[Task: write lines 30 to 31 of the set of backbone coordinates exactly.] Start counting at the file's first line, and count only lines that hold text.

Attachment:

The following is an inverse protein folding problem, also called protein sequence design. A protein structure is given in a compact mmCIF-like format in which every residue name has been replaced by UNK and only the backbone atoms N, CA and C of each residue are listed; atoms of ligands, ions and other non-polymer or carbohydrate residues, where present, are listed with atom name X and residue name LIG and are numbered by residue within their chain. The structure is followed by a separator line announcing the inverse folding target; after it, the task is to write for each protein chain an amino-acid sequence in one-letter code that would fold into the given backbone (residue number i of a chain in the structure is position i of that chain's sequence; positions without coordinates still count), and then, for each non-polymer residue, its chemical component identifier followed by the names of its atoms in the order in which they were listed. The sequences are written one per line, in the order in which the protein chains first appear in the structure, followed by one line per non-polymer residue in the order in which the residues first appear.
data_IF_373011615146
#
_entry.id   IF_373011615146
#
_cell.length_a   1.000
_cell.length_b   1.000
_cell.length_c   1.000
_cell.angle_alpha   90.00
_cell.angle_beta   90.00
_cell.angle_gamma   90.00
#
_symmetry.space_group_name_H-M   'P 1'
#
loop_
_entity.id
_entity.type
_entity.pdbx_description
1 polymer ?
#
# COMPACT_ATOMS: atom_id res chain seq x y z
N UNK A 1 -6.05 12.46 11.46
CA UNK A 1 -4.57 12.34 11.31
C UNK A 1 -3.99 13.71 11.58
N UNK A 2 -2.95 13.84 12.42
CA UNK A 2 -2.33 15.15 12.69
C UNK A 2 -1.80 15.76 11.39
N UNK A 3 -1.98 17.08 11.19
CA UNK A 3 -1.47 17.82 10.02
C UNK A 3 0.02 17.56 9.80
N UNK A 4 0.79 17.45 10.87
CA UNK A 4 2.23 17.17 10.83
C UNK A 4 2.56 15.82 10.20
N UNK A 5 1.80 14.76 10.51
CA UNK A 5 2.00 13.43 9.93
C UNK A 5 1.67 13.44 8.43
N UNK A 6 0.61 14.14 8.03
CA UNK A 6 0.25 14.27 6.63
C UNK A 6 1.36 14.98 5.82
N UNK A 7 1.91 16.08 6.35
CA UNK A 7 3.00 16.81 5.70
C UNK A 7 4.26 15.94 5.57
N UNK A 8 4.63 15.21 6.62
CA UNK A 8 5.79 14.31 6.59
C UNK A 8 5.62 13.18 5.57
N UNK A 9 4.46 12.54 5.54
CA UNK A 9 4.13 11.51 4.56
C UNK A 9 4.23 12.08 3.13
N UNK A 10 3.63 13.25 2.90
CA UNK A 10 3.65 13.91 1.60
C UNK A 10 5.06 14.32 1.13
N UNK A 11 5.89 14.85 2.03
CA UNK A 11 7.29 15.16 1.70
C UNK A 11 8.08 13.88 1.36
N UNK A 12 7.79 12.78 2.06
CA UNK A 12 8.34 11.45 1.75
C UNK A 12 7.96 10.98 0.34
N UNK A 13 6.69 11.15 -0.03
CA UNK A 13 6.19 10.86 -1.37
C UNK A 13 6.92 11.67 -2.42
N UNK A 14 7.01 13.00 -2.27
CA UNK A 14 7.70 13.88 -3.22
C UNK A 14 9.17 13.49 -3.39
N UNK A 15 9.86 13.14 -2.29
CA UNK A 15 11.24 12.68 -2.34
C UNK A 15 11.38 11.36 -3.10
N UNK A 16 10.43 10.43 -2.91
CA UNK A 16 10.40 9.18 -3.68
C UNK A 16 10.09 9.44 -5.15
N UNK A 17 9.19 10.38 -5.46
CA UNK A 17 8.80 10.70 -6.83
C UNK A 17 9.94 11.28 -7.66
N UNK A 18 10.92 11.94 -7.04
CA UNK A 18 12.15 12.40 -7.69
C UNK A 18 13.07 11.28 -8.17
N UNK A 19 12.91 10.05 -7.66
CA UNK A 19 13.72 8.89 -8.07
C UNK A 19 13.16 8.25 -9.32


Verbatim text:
C UNK A 3 0.02 17.56 9.80
N UNK A 4 0.79 17.45 10.87